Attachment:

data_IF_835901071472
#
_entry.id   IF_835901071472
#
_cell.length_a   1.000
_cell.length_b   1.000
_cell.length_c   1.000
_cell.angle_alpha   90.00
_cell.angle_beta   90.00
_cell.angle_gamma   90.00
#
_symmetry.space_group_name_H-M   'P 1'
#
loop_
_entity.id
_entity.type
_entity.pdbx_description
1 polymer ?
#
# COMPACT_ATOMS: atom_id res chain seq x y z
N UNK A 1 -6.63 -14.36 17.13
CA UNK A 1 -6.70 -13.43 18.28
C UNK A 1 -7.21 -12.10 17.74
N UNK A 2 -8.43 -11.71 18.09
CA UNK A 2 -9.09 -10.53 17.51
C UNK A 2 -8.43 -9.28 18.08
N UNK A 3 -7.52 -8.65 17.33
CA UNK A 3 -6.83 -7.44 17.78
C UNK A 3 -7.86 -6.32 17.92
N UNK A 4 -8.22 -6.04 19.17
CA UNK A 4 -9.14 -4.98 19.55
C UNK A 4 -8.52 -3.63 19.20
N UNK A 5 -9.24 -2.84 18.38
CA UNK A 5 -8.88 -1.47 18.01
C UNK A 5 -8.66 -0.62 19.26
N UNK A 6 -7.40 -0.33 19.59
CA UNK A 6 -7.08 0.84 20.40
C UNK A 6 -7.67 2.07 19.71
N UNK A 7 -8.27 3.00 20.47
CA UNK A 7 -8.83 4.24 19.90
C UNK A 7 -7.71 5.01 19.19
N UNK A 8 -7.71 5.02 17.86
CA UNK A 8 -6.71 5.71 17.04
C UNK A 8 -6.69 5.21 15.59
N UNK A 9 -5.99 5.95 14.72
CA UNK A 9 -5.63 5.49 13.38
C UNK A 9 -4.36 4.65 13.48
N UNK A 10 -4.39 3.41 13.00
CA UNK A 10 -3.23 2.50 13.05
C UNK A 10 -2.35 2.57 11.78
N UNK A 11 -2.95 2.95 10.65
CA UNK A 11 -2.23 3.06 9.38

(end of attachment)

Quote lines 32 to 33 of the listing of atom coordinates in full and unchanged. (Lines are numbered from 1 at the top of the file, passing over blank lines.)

C UNK A 4 -8.52 -3.63 19.20
N UNK A 5 -9.24 -2.84 18.38